Due to factors beyond our control (i.e., we didn't get the work done), our regularly scheduled broadcast of the posting in the series on Say's Law of Markets will not be seen today. Instead, we bring you this special news report on the new banking rules, allegedly promulgated To Solve All Of Our Problems. As described in "Economy 101: Who Benefits from the New Banking Rules" (Associated Press, 09/13/10), the most significant rule change is to raise reserve ratios from 2% to 7%. This is supposed to make banks "safer," but what does it really mean?
Absolutely nothing. You see, fractional reserve banking started as a way of "insuring" the convertibility of notes issued by commercial banks into specie, that is, gold and silver — "real" money, to give people confidence in the paper currency. Reserves are not, repeat, not the backing for banknotes and demand deposits. Rather, commercial bank notes and demand deposits are backed 100% by the bills of exchange that the commercial bank discounts, "paying" for the bills by printing banknotes or creating demand deposits and extending credit to the borrower in the form of a loan. In classical bank of issue theory, this gives the currency a 100% asset backing.
Of course, the present value of the assets on which the bills of exchange were drawn might turn out to be worth much less than estimated, or even nothing at all. A sound bank will thus require additional backing for its notes and demand deposits in the form of collateral. Depending on the creditworthiness of the borrower, this can be a fraction of the face value of the loan (don't confuse this with fractional reserve banking — we're not there yet!), or a multiple. A borrower with good credit will put up only a fraction of the value of the loan as collateral, sometimes nothing at all other than an unsecured claim on his or her other assets, while a borrower with bad credit might have to scrounge up collateral with a value 200 or 300% of the face value of the loan.
When there is a central bank or central banking system involved, the notes and demand deposits are further backed up by the general creditworthiness of the central bank, and its task of supplying emergency funds on an as-needed basis to prevent "runs" on member banks.
Why, then, have reserves? Because not everyone who presents a check for payment or a banknote for redemption at a commercial bank is repaying a loan. (There have been banks that operated by accepting their obligations only in repayment of loans, but it is not common.) If that were the case, all the commercial bank would have to do is cancel a portion of the loan instead of paying out cash. Instead, some people receive checks or banknotes as payments from the borrower in the course of business, and want "real" money for them, and bring them to the bank that issued them for redemption. Other recipients of the bank's obligations ("holders in due course") will deposit them in their own banks, whereupon the other banks will bundle the obligations and, through a clearinghouse, offset the obligations against those drawn on the other banks, and either pay or receive the difference by a transfer of reserves, depending on whether there's a surplus or a deficit. The vast bulk of the obligations are returned to the bank that issued them and cancelled, not redeemed for reserves. It would be counterproductive for a commercial bank under a fractional reserve system to keep more gold and silver reserves on hand than is absolutely necessary to convert its obligations into legal tender on demand.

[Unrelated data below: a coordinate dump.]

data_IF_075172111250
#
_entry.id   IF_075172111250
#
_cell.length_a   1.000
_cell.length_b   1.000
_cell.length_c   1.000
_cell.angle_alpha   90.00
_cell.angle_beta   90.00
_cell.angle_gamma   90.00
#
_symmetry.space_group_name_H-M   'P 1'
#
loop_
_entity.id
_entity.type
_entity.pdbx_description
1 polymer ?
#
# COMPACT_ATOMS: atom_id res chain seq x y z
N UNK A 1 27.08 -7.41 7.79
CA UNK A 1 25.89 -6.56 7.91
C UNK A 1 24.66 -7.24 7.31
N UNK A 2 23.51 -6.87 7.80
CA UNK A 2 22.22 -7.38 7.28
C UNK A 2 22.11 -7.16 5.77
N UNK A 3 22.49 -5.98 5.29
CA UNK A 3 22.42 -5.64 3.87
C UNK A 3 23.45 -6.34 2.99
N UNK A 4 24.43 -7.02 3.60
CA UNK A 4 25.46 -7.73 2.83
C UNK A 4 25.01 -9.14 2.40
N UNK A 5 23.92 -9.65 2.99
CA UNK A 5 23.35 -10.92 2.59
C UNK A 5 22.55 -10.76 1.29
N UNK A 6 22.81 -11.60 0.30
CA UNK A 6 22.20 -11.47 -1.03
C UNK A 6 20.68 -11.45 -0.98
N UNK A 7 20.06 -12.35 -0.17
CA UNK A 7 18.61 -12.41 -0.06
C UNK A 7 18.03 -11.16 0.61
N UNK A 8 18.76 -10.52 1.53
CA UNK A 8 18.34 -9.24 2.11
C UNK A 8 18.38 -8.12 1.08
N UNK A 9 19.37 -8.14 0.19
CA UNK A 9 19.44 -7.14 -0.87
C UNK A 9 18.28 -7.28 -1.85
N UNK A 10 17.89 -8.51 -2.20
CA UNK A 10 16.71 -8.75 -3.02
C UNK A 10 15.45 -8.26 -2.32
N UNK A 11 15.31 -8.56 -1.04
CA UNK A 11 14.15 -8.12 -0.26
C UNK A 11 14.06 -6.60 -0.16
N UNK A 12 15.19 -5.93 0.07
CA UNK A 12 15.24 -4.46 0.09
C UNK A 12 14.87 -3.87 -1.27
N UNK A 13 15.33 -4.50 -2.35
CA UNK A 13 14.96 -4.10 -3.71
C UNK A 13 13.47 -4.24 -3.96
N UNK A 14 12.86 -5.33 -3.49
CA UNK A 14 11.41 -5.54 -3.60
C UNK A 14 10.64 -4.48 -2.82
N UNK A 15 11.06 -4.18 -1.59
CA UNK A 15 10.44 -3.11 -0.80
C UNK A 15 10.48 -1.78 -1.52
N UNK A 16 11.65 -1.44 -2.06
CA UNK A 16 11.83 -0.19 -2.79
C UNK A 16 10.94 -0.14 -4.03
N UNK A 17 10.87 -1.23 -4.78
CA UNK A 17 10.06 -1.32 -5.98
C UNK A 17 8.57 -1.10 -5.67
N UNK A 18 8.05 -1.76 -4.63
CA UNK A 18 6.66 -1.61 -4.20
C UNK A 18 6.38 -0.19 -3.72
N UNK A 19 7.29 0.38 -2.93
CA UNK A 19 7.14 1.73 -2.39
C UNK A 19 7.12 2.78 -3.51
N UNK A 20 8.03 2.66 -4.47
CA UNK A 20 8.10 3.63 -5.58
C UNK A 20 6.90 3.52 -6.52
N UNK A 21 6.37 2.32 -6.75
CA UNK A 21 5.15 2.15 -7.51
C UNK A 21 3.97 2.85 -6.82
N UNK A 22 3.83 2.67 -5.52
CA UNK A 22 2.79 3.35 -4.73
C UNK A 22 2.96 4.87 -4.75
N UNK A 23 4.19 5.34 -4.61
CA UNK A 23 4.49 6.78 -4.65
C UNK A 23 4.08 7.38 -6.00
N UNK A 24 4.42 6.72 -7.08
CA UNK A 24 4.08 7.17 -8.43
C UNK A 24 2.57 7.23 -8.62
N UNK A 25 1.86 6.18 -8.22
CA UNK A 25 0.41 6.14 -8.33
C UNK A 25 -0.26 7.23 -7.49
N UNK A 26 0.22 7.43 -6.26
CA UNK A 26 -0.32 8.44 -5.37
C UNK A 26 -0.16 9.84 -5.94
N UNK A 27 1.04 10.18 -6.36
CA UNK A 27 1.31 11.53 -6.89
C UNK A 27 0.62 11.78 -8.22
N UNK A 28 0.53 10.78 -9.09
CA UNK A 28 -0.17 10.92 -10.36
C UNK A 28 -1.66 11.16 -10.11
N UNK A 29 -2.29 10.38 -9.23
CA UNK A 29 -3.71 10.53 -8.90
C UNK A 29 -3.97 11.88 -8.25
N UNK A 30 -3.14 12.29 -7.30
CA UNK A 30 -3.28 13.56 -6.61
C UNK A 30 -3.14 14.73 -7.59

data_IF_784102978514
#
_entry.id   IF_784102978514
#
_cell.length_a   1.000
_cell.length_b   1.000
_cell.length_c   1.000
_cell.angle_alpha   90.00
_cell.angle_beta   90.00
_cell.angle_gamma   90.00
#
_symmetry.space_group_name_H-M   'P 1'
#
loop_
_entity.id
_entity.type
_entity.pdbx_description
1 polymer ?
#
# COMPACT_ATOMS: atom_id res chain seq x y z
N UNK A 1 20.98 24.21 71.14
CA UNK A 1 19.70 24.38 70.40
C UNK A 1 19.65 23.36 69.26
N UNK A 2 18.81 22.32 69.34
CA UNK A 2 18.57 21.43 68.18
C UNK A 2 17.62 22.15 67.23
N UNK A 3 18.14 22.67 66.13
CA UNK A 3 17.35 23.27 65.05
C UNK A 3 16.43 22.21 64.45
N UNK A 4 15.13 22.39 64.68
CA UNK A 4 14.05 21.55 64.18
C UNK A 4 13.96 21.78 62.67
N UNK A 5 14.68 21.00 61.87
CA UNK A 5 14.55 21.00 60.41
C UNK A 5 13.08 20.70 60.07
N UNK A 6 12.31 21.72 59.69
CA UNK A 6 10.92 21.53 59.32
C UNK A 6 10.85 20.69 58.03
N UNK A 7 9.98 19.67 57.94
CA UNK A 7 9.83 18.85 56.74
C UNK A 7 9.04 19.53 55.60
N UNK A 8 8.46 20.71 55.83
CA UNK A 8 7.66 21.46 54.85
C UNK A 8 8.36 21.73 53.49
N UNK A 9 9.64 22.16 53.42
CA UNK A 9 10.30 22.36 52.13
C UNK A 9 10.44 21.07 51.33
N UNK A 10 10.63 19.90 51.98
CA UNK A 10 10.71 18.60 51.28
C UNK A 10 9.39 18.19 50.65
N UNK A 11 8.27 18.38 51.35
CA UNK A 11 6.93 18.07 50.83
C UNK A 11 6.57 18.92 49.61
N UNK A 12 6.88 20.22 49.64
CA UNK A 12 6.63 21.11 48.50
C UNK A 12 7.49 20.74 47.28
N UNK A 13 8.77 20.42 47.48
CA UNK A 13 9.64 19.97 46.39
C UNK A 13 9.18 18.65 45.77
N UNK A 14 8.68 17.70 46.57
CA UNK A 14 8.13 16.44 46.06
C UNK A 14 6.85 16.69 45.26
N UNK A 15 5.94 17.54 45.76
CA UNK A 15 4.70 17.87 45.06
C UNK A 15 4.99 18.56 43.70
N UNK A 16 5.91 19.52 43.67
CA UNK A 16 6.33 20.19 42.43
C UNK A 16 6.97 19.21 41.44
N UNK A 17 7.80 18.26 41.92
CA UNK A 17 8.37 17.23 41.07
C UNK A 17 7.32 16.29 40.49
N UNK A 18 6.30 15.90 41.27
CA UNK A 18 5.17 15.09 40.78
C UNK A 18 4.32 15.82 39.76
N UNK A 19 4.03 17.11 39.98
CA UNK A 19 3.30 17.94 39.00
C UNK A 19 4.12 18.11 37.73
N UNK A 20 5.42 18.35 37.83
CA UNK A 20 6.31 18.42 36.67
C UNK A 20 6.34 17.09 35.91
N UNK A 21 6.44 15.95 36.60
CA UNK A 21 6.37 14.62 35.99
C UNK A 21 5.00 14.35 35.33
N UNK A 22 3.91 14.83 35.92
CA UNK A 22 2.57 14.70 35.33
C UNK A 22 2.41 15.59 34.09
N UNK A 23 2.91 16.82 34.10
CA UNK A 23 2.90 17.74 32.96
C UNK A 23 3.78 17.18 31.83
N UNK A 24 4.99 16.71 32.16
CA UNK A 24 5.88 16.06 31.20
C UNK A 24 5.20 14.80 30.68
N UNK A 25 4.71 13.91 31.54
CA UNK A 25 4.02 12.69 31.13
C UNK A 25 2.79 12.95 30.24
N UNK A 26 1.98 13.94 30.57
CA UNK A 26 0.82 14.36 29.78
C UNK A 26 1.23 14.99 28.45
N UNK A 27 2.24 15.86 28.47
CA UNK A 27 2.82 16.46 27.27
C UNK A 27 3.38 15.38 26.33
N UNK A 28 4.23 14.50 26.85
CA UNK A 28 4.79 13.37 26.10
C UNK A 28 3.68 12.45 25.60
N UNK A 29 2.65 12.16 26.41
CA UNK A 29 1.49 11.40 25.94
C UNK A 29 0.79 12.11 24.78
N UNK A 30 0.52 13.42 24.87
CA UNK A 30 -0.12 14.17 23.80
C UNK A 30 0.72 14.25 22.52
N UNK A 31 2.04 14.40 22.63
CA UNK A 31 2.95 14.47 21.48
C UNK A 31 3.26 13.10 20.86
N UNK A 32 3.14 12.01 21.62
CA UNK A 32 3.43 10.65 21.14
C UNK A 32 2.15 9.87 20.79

Of course, it is immediately apparent that fractional reserve banking assumes as a given that "reserves" means "gold and silver" or "bills of exchange" that can be sold ("discounted" or "rediscounted") by the bank for gold and silver. That is not, in fact, the case today. We have a fiat money system, and gold and silver no longer circulate as currency as a regular thing.
The advantage of a fiat money system is that you can actually have 100% legal tender cash reserves behind every single obligation of a commercial bank, as opposed to 100% cash in the form of bills of exchange (yes, in classic banking theory, bills of exchange are money and therefore, in a pinch, count as "cash"). It is only necessary to rediscount all bills of exchange immediately at the central bank, which then creates demand deposits or prints banknotes to purchase them. This gives the commercial bank immediate 100% legal tender cash reserves, defining "cash" as banknotes of the central bank, or a check drawn by the commercial bank on its demand deposits held at the central bank. In this way, the banknotes and demand deposits are 100% asset backed.
Unfortunately, most central banks of the world, including the Federal Reserve, do not typically rediscount financially sound bills of exchange for commercial banks. Instead, they purchase government debt paper on the "open market," creating demand deposits and printing banknotes to purchase the securities. Thus, instead of 100% asset-backed currency, most currencies throughout the world today are 100% debt-backed.
Raising the reserve requirements of commercial banks is therefore completely meaningless as a "safety" measure. They are not increasing cash reserves of an asset-backed currency, but of a debt-backed currency. Instead of banknotes or demand deposits at the central bank, either of which is backed by liens on financially sound hard assets, reserves consist solely of claims on debts financed by taxes that haven't been collected yet — and if the world economy continues to decline, will never be collected because no one is producing anything to tax.